This will be a 5 article-series about SOLID. SOLID is all the rage; at least as far as the job-adds I'm reading are concerned; "you are expected to honor the SOLID principles" etc. So what exactly is SOLID about? Plain and simple, it's a set of guide-lines in developing object-oriented systems. They are a group of concepts that have proven themselves valuable for a great many people coding a great many pieces of software. A tale told by your elders in software engineering, if you will, that you will want to pay heed to so you can boast on your CV that you're into the SOLID principles - and you'll be a better developer for knowing them, I promise you that. Heck, you're a better developer for simply _wanting_ to know them!

S[O]LID - The Open/Closed principle

The open/closed principle is the second in the set of principles that make out the SOLID acronym. According to the wikipedia entry, it states that [quote] "software entities (classes, modules, functions, etc.) should be open for extension, but closed for modification" [/quote]. What is basically comes down to is this, that you'll want to write your classes in such a way that you won't have to change them once they're done.

And why is this a good thing? Because changes to code is an inheritantly bad thing. Or, to put it differently, if you find yourself having to make changes to your source code when it's gone into production, that's when this principle would come in handy. Why, because source code once it's there and it's been tested, it's been reviewed, it's been released, by then it doesn't lend itself well to changes. Add a feature, tweak a business-rule, and you might find yourself in a situation where something, somewhere breaks, and you could be in a heap of trouble.

So what to do about it? It's easy: program to abstractions (i.e. interfaces or inherit from abstract classes), not implementations. When your variables are interface types, you won't need to specify until run-time which kind of implementation will actually represent the interface type. Consider this basic example:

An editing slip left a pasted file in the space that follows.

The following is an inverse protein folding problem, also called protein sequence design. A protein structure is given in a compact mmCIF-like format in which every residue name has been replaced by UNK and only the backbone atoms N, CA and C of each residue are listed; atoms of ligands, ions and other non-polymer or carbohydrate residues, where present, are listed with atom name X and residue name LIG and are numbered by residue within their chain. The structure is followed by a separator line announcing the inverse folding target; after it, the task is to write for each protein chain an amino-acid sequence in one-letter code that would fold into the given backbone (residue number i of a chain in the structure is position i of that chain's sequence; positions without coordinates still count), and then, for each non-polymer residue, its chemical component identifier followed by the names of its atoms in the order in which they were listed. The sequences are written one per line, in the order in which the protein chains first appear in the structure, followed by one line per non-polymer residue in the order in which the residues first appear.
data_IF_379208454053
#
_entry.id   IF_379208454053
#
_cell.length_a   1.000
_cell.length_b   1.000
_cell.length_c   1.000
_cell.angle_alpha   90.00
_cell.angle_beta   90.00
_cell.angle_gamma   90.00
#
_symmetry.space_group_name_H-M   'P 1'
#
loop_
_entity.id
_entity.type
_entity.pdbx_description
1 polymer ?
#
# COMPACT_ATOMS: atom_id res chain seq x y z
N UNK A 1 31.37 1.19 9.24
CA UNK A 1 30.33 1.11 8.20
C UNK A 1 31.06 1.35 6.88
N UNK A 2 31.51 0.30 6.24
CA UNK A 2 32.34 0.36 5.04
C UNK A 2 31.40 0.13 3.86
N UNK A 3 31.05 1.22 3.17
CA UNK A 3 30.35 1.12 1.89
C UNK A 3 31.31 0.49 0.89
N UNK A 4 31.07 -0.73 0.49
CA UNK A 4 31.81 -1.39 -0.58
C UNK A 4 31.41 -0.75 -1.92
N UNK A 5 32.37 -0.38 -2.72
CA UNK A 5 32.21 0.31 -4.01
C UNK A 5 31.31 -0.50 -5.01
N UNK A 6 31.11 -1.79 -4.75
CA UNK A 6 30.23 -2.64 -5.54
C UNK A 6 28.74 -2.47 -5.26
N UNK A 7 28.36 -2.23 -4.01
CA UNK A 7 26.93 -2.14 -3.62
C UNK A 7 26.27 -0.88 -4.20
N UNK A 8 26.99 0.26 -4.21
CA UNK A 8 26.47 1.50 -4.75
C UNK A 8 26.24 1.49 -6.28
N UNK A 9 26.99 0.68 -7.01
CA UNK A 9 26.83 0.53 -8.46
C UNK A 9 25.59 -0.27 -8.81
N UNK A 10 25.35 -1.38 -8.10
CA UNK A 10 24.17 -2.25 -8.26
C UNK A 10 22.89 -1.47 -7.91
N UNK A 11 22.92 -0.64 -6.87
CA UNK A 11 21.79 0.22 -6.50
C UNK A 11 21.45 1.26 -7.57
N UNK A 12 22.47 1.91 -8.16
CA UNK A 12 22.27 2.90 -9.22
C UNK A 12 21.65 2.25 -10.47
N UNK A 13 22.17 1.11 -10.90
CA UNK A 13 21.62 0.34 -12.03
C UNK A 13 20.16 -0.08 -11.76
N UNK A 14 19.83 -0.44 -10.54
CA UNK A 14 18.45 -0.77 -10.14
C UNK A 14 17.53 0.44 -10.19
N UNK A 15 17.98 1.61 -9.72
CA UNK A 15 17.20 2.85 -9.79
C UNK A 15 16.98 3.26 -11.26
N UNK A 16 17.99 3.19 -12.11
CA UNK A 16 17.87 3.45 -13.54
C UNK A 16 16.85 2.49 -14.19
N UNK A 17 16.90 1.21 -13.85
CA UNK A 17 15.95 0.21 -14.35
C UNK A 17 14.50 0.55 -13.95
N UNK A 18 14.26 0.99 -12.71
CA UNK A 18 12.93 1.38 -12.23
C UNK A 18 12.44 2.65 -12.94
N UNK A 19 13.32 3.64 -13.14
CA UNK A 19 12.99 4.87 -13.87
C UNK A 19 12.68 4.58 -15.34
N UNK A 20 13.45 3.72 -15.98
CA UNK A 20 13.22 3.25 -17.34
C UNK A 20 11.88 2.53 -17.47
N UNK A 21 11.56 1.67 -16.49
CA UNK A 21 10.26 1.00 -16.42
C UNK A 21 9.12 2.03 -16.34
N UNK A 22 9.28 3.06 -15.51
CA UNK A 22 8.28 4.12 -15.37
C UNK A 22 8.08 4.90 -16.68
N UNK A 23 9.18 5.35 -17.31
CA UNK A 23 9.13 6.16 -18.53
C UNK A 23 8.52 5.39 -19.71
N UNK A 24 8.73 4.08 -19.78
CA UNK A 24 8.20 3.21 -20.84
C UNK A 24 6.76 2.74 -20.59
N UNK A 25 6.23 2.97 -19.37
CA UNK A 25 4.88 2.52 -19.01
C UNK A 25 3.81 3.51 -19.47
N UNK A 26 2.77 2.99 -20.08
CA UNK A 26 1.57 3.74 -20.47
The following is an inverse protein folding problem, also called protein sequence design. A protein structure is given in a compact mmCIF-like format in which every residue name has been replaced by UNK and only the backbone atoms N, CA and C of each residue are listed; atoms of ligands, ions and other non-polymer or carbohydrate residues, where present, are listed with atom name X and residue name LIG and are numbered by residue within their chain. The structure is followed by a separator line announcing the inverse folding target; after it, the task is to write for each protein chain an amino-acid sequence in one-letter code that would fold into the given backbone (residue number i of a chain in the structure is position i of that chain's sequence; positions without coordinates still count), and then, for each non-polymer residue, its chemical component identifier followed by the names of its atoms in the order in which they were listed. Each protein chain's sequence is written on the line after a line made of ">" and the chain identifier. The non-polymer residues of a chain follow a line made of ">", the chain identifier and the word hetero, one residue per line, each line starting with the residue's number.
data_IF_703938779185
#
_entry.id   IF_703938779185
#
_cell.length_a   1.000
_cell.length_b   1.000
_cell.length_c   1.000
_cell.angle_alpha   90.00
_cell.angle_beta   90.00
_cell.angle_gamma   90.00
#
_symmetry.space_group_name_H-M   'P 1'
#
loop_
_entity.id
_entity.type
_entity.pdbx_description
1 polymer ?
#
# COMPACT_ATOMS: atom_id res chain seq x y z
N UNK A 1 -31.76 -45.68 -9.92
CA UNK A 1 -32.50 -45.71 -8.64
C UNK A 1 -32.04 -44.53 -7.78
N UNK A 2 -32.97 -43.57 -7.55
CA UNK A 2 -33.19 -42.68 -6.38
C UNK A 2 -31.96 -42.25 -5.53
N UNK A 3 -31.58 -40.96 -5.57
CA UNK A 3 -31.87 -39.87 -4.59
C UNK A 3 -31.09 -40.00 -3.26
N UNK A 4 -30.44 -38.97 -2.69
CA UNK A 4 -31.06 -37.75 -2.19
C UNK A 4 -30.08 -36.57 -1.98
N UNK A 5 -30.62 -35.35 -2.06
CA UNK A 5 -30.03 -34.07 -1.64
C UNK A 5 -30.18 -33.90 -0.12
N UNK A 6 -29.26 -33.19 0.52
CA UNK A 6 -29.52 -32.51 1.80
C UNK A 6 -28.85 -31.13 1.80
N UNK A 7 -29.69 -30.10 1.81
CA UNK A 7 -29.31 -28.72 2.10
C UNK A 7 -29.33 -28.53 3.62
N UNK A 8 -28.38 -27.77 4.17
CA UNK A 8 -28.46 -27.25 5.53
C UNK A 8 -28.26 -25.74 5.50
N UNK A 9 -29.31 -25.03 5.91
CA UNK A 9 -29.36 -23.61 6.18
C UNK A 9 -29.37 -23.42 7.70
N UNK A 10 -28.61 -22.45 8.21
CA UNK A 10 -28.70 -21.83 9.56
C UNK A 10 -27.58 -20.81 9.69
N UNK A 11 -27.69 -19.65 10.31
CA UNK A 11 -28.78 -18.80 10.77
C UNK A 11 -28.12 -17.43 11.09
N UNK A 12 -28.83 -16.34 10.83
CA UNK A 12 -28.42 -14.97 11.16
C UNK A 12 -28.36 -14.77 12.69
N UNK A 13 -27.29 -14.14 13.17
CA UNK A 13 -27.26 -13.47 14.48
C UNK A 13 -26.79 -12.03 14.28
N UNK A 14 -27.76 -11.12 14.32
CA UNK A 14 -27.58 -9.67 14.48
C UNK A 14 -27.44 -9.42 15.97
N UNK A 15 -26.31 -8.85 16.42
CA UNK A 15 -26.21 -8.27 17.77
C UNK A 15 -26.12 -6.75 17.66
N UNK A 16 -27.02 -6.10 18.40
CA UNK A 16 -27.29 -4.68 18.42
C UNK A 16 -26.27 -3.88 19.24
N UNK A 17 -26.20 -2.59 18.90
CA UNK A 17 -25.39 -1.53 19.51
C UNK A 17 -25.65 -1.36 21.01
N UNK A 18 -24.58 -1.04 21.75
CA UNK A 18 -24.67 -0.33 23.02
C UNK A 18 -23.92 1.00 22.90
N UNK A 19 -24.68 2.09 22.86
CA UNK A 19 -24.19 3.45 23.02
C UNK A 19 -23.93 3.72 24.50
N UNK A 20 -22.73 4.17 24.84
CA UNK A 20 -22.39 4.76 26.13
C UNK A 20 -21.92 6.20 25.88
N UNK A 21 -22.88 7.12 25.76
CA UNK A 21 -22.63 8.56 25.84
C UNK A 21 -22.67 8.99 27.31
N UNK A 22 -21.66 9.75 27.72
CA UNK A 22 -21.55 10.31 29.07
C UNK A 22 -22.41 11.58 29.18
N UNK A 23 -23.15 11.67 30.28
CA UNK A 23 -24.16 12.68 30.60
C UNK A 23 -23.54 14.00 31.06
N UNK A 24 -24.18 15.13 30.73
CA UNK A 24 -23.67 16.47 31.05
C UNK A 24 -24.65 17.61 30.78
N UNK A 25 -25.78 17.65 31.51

First here's doing it wrong:

public class Logger
    {
        private DiskLogLocation diskLogLocation;

        public Logger()
        {
            diskLogLocation = new DiskLogLocation(@"c:\logs");
        }

        public void LogMessage(string message)
        {
            diskLogLocation.Log(message);

        }
    }


Above we have a Logger-class, which news up a 'DiskLogLocation', and write a message to it - supposedly to the directory specified in the constructor. The problem with this lies in the fact that we've now limited ourselves to the DiskLogLocation - we haven't fulfilled the open/closed principle, in as much as we cannot easily extend the Logger-class to allow us to log to the event-viewer, for example. Then here's doing it right:


 public class Logger
 {
        // use an interface, and provide an implementation of 
        // this interface at runtime
        private ILogLocation logLocation;

        public Logger()
        {
        }

        public void LogMessage(string message)
        {
            logLocation.Log(message);

        }
 }



In the above, the logLocation acts as a placeholder for which ever implementation of ILogLocation we eventually choose to use (see "As an aside" below on how to do just that). That's basically it - the open/closed principle in a nut-shell. That's - basically - what's meant by "open for extension": that we program to interfaces, not implementations, so that we can pull in whichever code we desire at a later time by simply replacing the interface implementation - for example, an 'EventLogger' class.